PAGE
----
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The Latest on Impatiens

 

Impatiens Downy Mildew

What is happening to impatiens?

Impatiens downy mildew is a disease that affects all varieties of Impatiens walleriana (standard seed, bedding plant impatiens).  This includes common bedding impatiens, double impatiens and hybrid impatiens.  This does not include New Guinea Impatiens.  Infected plants drop their flowers and leaves, resulting in bare, leafless stems that eventually collapse. The disease can be easily identified by white powdery spores on the undersides of the foliage.

Impatiens walleriana

All cultivars of Impatiens walleriana and hybrids (seed-raised impatiens and vegetative grown premium impatiens) are susceptible including Fusion, Fiesta, and Patchwork.

New Guinea Impatiens (Impatiens hawkeri) including Fanfare, Divine, Celebration, Celebrette and Sunpatiens have a very high resistance to impatiens downy mildew (IDM) and have shown no symptoms of this disease in the landscape.

 

Are other bedding plants affected by Impatiens Downy Mildew?

While other bedding plants may be susceptible to downy mildew diseases in general, it is important to realize that the downy mildew affecting impatiens only infects Impatiens walleriana and a few native species of wild impatiens.

Will this disease survive through the winter?

There is some evidence that the pathogen that causes Impatiens downy mildew may survive in garden beds from year to year, so impatiens planted into beds with a history of this disease may be at a higher risk for infection. However, impatiens may become infected by windblown spores even if planted into garden beds with no history of this disease.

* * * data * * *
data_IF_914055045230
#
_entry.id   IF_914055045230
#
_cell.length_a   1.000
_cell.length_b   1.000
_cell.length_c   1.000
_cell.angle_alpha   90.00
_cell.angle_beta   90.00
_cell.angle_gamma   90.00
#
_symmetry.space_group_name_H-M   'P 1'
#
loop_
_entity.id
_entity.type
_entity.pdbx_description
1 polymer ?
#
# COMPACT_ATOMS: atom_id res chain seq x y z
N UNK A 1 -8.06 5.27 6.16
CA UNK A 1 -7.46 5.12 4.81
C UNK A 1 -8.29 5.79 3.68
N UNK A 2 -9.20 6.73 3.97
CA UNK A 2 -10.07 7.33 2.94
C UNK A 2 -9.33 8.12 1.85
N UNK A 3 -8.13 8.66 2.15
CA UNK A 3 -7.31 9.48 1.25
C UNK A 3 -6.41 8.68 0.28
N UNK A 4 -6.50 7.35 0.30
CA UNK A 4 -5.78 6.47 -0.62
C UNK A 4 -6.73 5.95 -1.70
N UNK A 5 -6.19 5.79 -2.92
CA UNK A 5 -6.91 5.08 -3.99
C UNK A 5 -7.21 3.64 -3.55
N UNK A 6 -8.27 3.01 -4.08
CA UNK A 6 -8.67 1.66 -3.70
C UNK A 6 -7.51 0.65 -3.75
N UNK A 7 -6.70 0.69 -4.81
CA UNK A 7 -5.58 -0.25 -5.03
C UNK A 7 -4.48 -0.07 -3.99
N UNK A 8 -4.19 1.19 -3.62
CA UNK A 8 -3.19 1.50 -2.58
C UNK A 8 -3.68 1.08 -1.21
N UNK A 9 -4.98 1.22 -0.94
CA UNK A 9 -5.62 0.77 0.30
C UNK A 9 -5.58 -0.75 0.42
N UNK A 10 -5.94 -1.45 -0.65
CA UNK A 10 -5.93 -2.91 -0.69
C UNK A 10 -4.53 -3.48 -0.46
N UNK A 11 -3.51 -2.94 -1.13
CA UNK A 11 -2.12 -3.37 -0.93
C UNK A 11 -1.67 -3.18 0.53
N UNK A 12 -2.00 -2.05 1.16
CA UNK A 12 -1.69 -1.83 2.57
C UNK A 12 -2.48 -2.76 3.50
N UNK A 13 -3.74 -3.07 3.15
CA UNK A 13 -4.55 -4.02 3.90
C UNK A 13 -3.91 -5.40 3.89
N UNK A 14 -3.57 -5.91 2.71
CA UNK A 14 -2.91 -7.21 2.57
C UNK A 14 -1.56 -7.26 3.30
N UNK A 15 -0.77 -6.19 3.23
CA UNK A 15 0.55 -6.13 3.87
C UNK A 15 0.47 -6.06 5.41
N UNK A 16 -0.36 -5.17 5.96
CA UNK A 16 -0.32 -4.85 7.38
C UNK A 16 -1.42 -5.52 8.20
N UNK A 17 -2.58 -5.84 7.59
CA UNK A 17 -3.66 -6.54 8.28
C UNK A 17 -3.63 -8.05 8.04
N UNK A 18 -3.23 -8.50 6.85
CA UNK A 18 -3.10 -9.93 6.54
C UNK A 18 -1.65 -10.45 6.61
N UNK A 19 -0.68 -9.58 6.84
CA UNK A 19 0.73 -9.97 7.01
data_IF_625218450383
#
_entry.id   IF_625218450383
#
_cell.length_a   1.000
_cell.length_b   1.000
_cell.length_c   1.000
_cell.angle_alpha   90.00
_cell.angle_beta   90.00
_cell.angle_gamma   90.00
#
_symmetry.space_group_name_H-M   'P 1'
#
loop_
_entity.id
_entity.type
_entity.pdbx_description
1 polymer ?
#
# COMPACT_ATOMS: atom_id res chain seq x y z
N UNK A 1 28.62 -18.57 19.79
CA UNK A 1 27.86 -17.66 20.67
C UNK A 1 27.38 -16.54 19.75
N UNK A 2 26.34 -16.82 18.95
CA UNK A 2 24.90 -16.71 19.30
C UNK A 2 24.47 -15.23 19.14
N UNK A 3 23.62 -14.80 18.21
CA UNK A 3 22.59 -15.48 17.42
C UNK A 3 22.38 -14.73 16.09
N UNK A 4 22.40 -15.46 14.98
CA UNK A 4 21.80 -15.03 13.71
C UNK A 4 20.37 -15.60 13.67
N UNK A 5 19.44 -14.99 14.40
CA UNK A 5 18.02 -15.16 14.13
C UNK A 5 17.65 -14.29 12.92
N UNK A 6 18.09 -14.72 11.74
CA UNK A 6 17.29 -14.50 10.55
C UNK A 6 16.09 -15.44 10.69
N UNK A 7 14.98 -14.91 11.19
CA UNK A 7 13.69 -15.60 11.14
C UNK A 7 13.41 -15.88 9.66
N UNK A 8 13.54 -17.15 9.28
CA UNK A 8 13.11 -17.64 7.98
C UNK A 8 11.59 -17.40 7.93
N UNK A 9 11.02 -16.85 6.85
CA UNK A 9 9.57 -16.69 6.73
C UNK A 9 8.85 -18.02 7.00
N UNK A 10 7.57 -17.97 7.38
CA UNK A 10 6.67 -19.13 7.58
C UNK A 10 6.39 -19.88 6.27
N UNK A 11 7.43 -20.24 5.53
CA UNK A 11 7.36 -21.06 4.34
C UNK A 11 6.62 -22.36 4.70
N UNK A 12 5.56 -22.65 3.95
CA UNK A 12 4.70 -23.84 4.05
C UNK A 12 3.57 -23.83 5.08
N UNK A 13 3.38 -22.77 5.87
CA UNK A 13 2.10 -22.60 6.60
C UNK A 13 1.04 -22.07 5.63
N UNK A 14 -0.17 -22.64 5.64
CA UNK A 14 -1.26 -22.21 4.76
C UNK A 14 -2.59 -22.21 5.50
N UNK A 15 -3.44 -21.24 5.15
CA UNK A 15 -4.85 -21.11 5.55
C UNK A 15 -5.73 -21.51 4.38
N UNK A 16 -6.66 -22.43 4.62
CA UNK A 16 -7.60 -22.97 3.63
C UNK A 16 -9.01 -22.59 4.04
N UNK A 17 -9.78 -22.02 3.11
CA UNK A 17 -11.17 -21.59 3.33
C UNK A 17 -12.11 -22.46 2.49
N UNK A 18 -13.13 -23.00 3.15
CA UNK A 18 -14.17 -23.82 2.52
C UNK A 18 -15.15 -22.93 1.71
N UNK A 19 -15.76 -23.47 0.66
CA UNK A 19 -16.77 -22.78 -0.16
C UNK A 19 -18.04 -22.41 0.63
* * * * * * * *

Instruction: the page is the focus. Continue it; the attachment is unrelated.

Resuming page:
What should I do if my Impatiens become infected with IDM?

If you spotted the powdery white spores on the undersides of the leaves, remove all bedding impatiens within three feet of the infected plants.  If observed in garden beds or outdoor containers, infected plants and any fallen leaf debris should be removed promptly, preferably well before the plants collapse. Discard bagged plants with regular waste. DO NOT COMPOST.

 

       Impatien Alternatives for the Shade

 

The following list of plant material offers substitutes for impatiens in part shade to full

shade locations. 

         

 

           

 

Partial shade refers to locations that offer 3-6 hours of sun per day and preferably

                         direct sun would be in the morning or early afternoon. 

Full Shade will refer to less than 3 hours of direct sunlight each day and filtered sun

                      the remaining hours of the day

   

 

           

 

Bedding Plant Annual Flats & 6" Pots - standard seed-grown varieties 

           

 

Full Shade

Part Shade

Part Shade

 

Coleus

 

Ageratum

Nicotiana

 

Dusty Miller

Alyssum

 

Petunia

 

 

Hypoestes

Begonias Wax

Salvia

 

 

   

Dahlia

 

Snapdragon

 

   

Dianthus

 

Verbena

 

 

   

Lobelia

     

 

           

 

4.5" & 8" Premium Annuals - vegetative-grown varieties 

 

           

 

Full Shade

   

Part Shade

 

Browallia

   

Alternanthera

 

Caladiums

   

Antirrhinum (Snapdragons)

 

Grass Fiber Optic

   

Begonia tuberous (non-stop, Rex)

 

New Guinea Impatiens

 

Ipomoea (Sweet Potato Vine)

 

SunPatiens (New Guinea)

 

Osteospermum

 

       

Perilla

 

 

       

Sun Coleus

 

       

Torenia

 

 

       

Vinca Vine

 

           

 

Perennial Substitutes - plants that die back to the ground and return each spring

           

 

Full Shade

   

Part Shade

 

Aralia Sun King

   

Ajuga

 

 

Fern

     

Aquilegia

 

Heuchera & Heucherella

 

Astilbe

 

 

Hosta

     

Dicentra

 

 

Lysimachia

   

Heuchera & Heucherella

 

Polemonium

   

Oxalis

 

 

Polygonataum

   

Viola

 

 

           

 

Helpful Links

 

Greenhouse Grower - Impatiens Downy Mildew Incidence Down Significantly In 2013

 

Greenhouse Grower - Impatiens Downy Mildew:  2013 And Beyond

 

American Floral Endowment - Controlling Downy Mildew on Impatiens Walleriana